A brand is a logo, right?

Well, yes and no, not so much, and not really, but sort of, okay hang on, let’s discuss.

This is a familiar conversation that we frequently have with a new client, or a new client-to-be. It’s a natural question, and it’s a good one. As a matter of fact, many in our own families think we simply create logos for a living. So once again mom… well, yes and no, not so much, and not really, but sort of, okay hang on, let’s continue discussing.


Everyone loves a logo

(And every company loves a bigger logo.) The graphic representation of brands, movements and experiences, aka, logos, are omnipresent. From the swastika to the peace symbol to the outline of a partially eaten piece of fruit, logos are powerful depictions of something more and something deeper. That is to say, the best and most effective logos are intimately connected to an authentic story and core beliefs. For our purposes, we’ll confine our logo examination to company brands, and leave geopolitical matters to another time.


Bestsellers and blockbusters

Think of a logo as the cover to a book. The cover sets you up for the story; it makes you want to turn the page, and buy the book. But there must be a story worthy of your time and investment. Same as a great film. The marquee proclaims a provocative title and the trailer teases an amazing experience. Again, what’s actually behind the title, the cover and the logo?

A good logo is a visual cue that triggers a positive feeling. An effective logo is a call to action. The best logos are sacred promises of excellence, satisfaction, and a favorable outcome. No matter how beautiful, strategically-sophisticated, trend-worthy and/or just plain cool a logo is, without a true brand story at its core—it’s just another smudge on the screen.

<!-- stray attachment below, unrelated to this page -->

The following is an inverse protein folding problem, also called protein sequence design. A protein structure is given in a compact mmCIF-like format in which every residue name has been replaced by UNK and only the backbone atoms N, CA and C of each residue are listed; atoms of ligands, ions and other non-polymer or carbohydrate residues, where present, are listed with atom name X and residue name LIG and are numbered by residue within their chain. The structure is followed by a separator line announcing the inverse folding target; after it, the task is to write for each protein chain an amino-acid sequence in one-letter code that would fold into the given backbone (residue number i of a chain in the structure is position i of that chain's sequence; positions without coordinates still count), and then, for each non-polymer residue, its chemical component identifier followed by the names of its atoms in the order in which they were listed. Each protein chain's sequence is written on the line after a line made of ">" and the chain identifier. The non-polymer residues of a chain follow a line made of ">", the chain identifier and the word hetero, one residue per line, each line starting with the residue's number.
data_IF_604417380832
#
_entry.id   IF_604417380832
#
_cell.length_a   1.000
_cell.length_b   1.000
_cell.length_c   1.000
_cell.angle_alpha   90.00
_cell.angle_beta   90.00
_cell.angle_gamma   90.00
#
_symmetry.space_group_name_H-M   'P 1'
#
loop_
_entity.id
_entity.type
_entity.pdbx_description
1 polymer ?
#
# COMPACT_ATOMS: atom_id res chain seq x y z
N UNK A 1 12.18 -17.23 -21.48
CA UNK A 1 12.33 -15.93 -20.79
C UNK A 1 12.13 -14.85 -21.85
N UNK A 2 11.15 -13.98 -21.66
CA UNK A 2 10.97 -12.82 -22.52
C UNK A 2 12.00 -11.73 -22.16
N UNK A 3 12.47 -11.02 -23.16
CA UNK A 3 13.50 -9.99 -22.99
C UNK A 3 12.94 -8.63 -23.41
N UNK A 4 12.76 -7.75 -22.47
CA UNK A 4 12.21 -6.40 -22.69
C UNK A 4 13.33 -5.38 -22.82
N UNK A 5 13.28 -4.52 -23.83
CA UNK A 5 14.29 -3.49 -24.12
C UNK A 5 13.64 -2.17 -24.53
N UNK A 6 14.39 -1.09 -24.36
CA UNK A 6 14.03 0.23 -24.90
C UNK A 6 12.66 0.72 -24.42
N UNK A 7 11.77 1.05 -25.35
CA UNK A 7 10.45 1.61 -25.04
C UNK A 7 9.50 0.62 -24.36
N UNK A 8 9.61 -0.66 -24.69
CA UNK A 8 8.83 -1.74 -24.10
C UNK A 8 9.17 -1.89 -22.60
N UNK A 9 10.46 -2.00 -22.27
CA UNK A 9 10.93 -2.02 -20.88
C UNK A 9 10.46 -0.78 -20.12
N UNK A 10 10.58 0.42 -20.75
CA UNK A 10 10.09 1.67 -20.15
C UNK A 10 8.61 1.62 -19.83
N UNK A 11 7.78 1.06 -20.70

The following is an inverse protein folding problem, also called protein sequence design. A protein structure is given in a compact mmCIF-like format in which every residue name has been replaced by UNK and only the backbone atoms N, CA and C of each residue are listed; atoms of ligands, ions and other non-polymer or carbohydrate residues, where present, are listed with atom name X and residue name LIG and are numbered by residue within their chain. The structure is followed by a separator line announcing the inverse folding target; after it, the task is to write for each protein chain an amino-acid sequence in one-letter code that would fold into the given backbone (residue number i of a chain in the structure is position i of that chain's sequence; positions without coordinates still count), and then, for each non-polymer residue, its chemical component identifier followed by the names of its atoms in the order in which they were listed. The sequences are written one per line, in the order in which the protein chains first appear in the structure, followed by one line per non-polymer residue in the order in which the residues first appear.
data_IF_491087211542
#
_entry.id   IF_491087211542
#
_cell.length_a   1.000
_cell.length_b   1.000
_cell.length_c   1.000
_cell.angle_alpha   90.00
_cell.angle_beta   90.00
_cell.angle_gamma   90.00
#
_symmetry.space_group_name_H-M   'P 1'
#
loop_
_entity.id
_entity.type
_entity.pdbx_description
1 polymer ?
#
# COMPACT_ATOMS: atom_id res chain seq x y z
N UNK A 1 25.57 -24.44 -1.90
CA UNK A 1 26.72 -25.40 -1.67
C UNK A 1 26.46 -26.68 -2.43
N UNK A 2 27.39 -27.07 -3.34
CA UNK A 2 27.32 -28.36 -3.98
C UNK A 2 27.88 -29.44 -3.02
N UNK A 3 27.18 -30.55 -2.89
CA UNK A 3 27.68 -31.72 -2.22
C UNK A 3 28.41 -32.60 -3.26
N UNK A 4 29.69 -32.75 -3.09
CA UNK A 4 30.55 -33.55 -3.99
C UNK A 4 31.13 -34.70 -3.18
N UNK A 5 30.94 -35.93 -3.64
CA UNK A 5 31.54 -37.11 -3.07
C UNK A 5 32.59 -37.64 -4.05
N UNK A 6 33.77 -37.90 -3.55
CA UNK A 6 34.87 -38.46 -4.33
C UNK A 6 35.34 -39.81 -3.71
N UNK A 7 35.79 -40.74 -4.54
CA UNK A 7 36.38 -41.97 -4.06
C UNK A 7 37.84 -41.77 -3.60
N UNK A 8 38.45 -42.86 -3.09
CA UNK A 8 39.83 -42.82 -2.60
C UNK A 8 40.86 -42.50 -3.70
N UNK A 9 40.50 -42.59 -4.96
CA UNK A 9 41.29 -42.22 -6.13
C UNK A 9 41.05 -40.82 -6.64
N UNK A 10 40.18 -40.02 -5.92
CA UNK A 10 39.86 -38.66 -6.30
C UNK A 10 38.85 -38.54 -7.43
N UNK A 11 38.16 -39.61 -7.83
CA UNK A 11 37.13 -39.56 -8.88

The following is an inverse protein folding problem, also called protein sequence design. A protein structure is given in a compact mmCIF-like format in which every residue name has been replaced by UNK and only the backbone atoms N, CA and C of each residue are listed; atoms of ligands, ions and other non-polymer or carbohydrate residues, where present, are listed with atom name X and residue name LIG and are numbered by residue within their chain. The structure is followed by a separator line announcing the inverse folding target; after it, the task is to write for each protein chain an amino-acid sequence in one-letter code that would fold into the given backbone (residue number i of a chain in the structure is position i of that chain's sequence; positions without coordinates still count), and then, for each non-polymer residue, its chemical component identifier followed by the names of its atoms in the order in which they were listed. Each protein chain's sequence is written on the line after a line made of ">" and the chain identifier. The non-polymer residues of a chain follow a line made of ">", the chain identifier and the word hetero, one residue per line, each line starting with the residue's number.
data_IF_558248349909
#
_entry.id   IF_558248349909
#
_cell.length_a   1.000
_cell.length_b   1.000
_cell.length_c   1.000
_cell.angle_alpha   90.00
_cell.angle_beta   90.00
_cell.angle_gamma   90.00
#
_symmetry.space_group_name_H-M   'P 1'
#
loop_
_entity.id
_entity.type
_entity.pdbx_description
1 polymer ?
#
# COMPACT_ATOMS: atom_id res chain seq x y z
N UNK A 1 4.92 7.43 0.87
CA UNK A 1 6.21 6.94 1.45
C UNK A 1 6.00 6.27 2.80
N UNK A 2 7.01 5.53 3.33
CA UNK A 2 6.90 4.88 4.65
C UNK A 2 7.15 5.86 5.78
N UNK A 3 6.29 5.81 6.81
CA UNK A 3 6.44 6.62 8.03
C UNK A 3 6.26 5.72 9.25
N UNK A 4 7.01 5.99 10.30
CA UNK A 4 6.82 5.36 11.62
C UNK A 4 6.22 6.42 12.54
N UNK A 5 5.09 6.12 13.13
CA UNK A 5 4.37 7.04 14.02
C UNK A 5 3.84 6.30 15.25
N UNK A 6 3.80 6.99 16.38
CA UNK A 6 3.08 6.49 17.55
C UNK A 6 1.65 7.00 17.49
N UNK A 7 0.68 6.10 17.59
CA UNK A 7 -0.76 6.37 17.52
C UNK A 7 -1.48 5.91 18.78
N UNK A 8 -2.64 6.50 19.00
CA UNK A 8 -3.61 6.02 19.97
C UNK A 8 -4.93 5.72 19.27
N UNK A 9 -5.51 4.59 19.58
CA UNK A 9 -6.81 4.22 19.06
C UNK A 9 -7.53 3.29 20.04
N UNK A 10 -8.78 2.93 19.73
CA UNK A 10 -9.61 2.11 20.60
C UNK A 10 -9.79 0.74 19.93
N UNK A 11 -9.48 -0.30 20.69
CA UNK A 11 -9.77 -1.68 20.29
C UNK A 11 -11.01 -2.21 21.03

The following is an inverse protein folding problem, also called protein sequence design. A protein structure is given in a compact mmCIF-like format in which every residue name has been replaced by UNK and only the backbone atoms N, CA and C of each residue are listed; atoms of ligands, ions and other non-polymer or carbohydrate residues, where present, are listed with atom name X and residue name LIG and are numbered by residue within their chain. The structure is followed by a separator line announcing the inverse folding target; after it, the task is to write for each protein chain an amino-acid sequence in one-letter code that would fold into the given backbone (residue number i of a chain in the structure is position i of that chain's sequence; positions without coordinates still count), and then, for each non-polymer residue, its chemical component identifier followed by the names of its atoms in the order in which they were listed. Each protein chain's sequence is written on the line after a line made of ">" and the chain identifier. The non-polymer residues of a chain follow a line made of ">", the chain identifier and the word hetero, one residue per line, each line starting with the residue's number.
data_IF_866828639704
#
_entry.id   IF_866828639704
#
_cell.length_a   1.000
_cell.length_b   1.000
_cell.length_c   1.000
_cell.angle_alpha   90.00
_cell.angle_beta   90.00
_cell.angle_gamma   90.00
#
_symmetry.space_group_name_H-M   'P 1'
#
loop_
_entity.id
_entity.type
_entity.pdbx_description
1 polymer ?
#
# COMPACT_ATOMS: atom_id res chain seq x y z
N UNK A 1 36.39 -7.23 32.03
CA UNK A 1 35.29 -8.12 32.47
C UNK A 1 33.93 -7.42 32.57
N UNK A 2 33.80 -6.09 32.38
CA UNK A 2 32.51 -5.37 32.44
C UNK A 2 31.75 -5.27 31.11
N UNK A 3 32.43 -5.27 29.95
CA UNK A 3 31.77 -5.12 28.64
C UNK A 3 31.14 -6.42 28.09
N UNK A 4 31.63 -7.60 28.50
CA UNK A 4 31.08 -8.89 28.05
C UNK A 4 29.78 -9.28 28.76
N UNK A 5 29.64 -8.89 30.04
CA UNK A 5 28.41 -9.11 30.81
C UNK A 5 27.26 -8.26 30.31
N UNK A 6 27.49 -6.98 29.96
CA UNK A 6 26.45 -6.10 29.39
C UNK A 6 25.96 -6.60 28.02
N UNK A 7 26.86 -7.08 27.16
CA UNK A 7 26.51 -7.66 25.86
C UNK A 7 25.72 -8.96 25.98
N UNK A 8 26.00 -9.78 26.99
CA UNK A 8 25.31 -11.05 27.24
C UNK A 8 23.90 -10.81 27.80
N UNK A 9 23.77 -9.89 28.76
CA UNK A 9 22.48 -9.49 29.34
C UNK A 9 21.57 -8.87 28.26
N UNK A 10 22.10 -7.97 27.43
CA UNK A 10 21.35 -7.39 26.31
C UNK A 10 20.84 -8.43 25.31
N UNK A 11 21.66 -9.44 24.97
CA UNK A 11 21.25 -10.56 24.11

Don’t get us wrong…

… we love logos. We’d never dismiss the importance of a smart, attractive logo—we are very much championing the logo. (We’ve designed hundreds of them.) Creating logos is hard. But they are especially hard to create when there is no substance behind the creation. Doing the heavy brand lifting to develop your brand’s reason for being, purpose in business and vibe within will focus everything, including your logo. The logo is your identifier, but not your identity. The logo is your mouthpiece, but not your voice. The logo is your flag, but not the flagpole it flies from.


When to logo

Clearly, a new company requires a new logo, but if you’ve read to this point, you know that a thoughtful, pre-logo exploration has to come first. 

New branding and a new logo can be warranted when brands merge, or markets shift, or a graphic style is so painfully out of date. 

In addition to new brands, and economic changes, we are often tasked with rebranding established brands. In this case, it’s not necessarily true that a logo requires re-design. The logo may be solid and smart, while the issues are with the branding infrastructure. In these situations, we dig into the core and purpose of the brand to make the rebranding a success—without touching the logo.

Or yes, sometimes the established brand’s logo genuinely sucks. It happens. The story is wonderful, but the cover of the book is dreadful. We’ll fix that.


“An amazing logo does not make an amazing brand.*”

— Tucker Larson, Sussner

As a wise man once said (see above).

We love logos. Disclaimer: We love logos that have the weight and depth of purpose and humanity behind them. Those are the logos that can instantly turn browser into buyer and agnostic into advocate. Great logos come out of art, science, heart and soul.

*And, it’s exceptionally rare that an amazing brand is wearing a horrendous logo. Just sayin’.


Wear it well,

Team Sussner


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Brands Made Meaningful

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